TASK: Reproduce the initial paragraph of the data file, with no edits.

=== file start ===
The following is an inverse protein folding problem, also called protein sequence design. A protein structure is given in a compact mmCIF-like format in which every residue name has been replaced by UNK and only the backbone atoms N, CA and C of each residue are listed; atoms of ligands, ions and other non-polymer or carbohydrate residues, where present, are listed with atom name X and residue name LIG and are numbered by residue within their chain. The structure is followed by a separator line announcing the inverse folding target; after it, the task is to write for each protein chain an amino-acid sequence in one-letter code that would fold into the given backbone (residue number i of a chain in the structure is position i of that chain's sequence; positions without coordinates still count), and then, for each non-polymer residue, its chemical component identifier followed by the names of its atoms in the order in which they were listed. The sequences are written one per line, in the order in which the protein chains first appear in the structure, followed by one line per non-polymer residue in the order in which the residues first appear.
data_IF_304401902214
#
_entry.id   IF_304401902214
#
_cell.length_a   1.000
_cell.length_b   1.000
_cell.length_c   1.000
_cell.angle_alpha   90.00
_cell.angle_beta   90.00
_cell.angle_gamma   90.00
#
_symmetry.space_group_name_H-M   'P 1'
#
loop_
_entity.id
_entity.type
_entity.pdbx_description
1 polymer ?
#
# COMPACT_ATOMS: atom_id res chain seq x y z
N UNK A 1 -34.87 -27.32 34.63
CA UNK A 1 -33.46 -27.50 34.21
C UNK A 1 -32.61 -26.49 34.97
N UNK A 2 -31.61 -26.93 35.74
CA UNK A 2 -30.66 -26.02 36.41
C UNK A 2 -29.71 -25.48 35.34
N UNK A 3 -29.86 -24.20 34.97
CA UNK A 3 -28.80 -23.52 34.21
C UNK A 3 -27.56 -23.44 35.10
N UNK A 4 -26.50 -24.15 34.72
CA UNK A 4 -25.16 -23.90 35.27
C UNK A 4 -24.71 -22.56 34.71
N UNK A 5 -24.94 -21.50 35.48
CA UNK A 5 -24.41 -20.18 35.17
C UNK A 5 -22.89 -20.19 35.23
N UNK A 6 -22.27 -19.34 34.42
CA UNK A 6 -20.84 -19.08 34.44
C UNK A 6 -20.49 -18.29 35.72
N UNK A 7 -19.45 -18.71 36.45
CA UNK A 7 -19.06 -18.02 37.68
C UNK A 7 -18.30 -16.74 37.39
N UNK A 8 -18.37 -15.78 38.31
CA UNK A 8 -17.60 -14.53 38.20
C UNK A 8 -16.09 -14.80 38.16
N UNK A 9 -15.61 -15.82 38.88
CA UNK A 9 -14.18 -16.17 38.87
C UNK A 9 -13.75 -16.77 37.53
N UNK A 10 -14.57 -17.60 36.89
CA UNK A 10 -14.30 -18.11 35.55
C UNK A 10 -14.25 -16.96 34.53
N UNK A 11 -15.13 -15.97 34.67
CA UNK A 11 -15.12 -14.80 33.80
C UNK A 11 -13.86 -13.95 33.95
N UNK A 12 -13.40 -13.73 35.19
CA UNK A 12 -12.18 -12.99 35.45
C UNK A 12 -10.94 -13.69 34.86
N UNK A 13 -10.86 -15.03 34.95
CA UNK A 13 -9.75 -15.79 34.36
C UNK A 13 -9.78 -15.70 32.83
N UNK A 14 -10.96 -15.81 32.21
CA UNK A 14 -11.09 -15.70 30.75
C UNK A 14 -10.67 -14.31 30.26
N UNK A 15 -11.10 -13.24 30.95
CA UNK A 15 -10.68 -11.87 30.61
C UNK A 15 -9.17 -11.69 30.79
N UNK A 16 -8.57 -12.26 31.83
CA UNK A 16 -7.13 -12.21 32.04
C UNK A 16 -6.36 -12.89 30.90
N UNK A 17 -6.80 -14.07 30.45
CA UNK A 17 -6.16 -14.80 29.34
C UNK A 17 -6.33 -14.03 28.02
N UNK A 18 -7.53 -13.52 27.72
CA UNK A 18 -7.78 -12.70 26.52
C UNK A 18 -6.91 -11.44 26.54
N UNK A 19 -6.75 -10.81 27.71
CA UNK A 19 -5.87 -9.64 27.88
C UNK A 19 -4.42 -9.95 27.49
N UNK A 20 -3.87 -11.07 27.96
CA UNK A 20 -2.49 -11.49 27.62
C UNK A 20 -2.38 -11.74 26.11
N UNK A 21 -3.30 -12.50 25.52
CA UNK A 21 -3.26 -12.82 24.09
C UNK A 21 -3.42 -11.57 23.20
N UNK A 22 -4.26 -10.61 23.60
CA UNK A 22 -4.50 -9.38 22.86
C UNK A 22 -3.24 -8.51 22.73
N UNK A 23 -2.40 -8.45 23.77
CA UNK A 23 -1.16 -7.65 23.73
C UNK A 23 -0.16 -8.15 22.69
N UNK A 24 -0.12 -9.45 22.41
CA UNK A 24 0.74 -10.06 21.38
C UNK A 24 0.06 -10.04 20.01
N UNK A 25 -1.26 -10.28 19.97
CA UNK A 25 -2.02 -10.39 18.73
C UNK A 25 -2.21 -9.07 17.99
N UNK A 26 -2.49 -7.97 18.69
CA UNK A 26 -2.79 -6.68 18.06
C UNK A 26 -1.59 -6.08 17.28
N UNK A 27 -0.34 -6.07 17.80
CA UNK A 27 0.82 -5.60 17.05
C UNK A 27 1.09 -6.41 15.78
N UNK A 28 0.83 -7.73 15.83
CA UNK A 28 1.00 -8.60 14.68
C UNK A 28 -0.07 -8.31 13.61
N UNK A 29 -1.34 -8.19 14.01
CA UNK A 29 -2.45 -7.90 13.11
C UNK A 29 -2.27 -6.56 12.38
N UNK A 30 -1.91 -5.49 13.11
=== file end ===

The following is an inverse protein folding problem, also called protein sequence design. A protein structure is given in a compact mmCIF-like format in which every residue name has been replaced by UNK and only the backbone atoms N, CA and C of each residue are listed; atoms of ligands, ions and other non-polymer or carbohydrate residues, where present, are listed with atom name X and residue name LIG and are numbered by residue within their chain. The structure is followed by a separator line announcing the inverse folding target; after it, the task is to write for each protein chain an amino-acid sequence in one-letter code that would fold into the given backbone (residue number i of a chain in the structure is position i of that chain's sequence; positions without coordinates still count), and then, for each non-polymer residue, its chemical component identifier followed by the names of its atoms in the order in which they were listed. The sequences are written one per line, in the order in which the protein chains first appear in the structure, followed by one line per non-polymer residue in the order in which the residues first appear.